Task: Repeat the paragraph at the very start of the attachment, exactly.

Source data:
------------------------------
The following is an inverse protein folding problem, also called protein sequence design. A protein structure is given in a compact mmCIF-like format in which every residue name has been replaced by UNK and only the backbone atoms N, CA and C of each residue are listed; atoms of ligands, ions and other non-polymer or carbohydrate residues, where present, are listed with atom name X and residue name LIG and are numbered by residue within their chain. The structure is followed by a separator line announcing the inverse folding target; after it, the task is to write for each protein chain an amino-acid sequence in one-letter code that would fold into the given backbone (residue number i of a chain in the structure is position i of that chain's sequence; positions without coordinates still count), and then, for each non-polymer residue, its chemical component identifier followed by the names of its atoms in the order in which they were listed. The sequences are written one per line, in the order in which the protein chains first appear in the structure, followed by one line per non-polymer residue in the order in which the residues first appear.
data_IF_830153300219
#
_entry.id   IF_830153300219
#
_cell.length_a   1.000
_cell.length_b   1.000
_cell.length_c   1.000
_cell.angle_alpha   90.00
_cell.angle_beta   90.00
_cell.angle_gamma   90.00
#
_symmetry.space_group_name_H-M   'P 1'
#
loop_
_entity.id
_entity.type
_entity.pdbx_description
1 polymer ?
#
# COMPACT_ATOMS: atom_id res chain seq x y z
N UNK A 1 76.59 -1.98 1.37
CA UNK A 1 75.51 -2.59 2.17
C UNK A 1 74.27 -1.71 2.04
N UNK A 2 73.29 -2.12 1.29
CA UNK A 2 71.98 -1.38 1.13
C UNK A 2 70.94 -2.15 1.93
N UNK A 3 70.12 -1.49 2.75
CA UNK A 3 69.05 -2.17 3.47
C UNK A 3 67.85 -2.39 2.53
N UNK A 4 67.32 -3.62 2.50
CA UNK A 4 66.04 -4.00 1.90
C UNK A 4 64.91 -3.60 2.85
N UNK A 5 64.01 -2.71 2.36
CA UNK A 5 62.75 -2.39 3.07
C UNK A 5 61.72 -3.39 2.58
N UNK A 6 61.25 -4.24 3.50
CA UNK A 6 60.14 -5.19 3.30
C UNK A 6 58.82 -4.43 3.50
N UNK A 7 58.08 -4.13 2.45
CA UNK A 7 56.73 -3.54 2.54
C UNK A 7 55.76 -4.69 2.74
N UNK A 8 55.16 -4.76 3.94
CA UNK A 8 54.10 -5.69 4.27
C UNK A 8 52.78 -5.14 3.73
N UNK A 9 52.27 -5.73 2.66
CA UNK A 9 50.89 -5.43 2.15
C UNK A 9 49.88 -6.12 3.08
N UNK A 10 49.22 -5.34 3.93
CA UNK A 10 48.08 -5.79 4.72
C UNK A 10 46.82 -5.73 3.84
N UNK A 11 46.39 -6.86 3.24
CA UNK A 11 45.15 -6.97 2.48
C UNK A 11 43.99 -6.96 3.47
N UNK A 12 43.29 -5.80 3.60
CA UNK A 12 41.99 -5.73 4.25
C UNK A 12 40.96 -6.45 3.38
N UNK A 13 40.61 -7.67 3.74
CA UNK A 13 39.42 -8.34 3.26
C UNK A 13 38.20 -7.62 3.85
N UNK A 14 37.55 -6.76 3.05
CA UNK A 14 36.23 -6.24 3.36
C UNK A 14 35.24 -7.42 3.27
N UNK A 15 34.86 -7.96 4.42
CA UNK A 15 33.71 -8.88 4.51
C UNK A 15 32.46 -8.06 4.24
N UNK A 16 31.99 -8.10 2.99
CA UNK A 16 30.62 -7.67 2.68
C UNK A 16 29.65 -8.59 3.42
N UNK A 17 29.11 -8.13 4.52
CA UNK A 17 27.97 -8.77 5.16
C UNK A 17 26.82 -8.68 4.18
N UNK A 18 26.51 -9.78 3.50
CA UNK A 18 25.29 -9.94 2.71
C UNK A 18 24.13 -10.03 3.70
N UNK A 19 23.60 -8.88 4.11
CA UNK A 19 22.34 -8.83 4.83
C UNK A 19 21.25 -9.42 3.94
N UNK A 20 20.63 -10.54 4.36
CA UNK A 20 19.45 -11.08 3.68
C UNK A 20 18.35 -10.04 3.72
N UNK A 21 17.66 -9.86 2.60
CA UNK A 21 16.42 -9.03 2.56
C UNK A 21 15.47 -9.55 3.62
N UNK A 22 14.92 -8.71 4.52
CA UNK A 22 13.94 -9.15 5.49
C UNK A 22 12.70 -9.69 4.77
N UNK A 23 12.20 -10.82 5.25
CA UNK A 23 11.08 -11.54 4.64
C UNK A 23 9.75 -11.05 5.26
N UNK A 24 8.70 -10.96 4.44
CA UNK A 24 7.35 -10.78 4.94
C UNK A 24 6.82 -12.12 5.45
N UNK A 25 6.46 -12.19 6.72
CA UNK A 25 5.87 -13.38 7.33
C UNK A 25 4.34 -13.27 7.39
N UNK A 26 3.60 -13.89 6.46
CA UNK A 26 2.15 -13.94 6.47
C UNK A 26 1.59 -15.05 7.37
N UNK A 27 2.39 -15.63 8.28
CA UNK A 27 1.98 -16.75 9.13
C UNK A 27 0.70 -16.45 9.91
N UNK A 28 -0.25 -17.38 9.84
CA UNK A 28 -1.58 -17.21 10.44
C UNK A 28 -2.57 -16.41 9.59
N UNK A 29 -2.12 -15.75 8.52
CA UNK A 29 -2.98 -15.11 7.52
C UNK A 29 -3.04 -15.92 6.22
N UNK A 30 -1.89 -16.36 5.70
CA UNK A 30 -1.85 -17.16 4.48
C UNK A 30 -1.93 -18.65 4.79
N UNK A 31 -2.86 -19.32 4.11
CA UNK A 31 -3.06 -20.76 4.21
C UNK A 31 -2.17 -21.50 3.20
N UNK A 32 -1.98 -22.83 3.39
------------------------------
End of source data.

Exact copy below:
The following is an inverse protein folding problem, also called protein sequence design. A protein structure is given in a compact mmCIF-like format in which every residue name has been replaced by UNK and only the backbone atoms N, CA and C of each residue are listed; atoms of ligands, ions and other non-polymer or carbohydrate residues, where present, are listed with atom name X and residue name LIG and are numbered by residue within their chain. The structure is followed by a separator line announcing the inverse folding target; after it, the task is to write for each protein chain an amino-acid sequence in one-letter code that would fold into the given backbone (residue number i of a chain in the structure is position i of that chain's sequence; positions without coordinates still count), and then, for each non-polymer residue, its chemical component identifier followed by the names of its atoms in the order in which they were listed. The sequences are written one per line, in the order in which the protein chains first appear in the structure, followed by one line per non-polymer residue in the order in which the residues first appear.